Service economy, consumption and Ernst Engel

The composition of India’s GDP has been undergoing a subtle change. In terms of contribution, the share of services is much more than other two sectors put together (agriculture- 16%, and industry-29%). Services account for close to 55 percent of India’s GDP. However in terms of employment the scene is reverse, agriculture leads the pack on this count. It contributes approximately fifty percent to employment followed by services and industrial sector.
The changing composition of GDP has something to do with changing consumption pattern. In this context Engel’s law of consumption provides good explanation. This law explains how consumption and consumption pattern undergoes a change as income levels go up. First proposition made by this law is that the percentage of income spent on consumption shrinks with the increase in income levels. That is the rate of growth of income is not accompanied by a similar growth in consumption. For instance a 10% increase in income is likely to be accompanied by less than 10% increase in consumption. With the rise in income the share of expenditure on food declines (low income elasticity of demand for food) but percentage expenditure on services like education, health, recreation and luxury registers rapid increase. This causes shifts in employment pattern.
Rajesh Shukla of NCAER-CMCR explored how urbanization is changing household consumption pattern in India. It can cause changes in food demand and life style choices. A look at the consumption basket of rural and urban consumers throws up interesting findings. In the urban areas the proportion of non-food expenditure crossed the food expenditure sometime in last decade of twentieth century (sometime 1993-94 to 1999-2000). That is urban consumer began to spend a larger percentage of income on non-food than food items more than a decade ago. On the other hand, rural consumer still spends a larger percentage of income on food items that non- food items. The share of food expenditure for urban consumer and rural consumer was 56% and 64% in 1987-88 which changed to 41% and 54% (2009-10). On the whole there has been a percentage decline in food expenditure in both groups.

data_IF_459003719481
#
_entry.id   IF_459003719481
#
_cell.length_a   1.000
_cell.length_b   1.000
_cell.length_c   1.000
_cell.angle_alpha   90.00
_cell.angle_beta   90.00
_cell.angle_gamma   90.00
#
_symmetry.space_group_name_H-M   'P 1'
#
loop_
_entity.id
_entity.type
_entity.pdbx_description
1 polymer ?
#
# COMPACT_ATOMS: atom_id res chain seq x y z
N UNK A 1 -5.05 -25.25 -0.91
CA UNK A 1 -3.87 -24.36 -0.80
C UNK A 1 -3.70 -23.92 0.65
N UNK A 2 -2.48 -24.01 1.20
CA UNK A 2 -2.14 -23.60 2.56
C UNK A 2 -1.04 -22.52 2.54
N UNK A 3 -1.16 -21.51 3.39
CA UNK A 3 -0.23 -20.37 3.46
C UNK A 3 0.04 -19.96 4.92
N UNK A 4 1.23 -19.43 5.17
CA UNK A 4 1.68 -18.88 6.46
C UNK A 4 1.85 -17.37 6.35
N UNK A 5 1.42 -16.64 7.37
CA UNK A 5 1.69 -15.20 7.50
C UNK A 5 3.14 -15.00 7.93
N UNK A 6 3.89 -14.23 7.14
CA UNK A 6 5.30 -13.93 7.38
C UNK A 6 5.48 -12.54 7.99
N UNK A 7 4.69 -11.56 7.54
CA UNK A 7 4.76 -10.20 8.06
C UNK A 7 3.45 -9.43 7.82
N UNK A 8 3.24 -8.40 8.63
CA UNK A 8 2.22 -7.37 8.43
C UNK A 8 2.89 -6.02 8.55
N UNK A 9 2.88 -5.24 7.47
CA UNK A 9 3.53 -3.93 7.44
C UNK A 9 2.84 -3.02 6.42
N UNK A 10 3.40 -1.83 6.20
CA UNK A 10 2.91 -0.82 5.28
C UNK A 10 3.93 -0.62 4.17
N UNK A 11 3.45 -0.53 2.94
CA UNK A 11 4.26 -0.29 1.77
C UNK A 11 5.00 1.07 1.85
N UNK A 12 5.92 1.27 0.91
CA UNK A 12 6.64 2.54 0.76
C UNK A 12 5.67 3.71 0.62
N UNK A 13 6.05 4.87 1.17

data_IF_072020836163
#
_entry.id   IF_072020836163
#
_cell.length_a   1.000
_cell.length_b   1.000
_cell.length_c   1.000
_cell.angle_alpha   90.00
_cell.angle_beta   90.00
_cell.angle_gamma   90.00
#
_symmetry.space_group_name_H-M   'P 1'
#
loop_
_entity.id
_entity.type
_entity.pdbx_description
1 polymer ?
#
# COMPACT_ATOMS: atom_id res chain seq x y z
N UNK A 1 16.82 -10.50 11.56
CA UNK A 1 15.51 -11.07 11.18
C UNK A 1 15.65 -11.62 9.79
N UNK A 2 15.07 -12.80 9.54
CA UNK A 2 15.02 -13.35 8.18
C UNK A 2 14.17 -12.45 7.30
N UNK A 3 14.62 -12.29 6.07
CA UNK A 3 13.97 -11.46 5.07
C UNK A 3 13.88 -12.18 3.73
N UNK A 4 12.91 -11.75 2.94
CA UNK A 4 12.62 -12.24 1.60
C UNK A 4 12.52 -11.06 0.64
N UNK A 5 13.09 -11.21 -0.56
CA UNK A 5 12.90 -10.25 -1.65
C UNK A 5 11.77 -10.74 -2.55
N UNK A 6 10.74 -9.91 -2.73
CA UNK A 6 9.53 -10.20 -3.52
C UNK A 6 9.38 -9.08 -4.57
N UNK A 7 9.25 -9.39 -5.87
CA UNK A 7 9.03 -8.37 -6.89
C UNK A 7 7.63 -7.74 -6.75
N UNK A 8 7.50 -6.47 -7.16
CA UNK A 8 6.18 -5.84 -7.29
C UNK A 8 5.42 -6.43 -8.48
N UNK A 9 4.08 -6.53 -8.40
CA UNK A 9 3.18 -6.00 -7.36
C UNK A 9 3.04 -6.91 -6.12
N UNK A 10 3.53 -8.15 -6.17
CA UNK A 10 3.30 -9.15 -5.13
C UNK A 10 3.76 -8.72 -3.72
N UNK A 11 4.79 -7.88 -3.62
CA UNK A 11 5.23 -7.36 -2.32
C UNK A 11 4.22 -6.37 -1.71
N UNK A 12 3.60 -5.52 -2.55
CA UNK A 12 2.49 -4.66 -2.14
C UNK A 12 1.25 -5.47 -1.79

On the non-food front, the percentage of income spent which stood at 44% and 36% (urban and rural consumer respectively) in 1987-88 changed to 59% and 46% in 2009-10. The non-food expenditure registered an increase during the period in consideration for both consumer categories.
The proportion of income spent on nonfood category for urban consumer when up from 44% (1987-88) to 59% (2009-10). This means now urban consumer s spend more on nonfood category than food category. However the rural consumers’ spending as percentage of income on nonfood category has gone up from 36% to 46% (1987-88, 2009-10) yet is has not yet crossed the food spending. But the change in consumption basket is visible.
What nonfood items have experienced more consumption? These include are miscellaneous and services. The services which are finding way into consumption basket include education, healthcare, consumer services and transportation. The other category to register increase in proportion of expenditure includes fuel, durables, and electricity.
This subtle transformation is opening up new marketing spaces in emergent consumption areas, especially services. That is the reason why retailing, healthcare, transportation, communication, education, entertainment, hospitality and insurance have emerged as new drivers of growth for the Indian economy.


3 thoughts on “Service economy, consumption and Ernst Engel

  1. Your blogs are mirror of the contemporary issues in world.

    I enjoy reading them . They are knowledge refreshers and eye openers as well!

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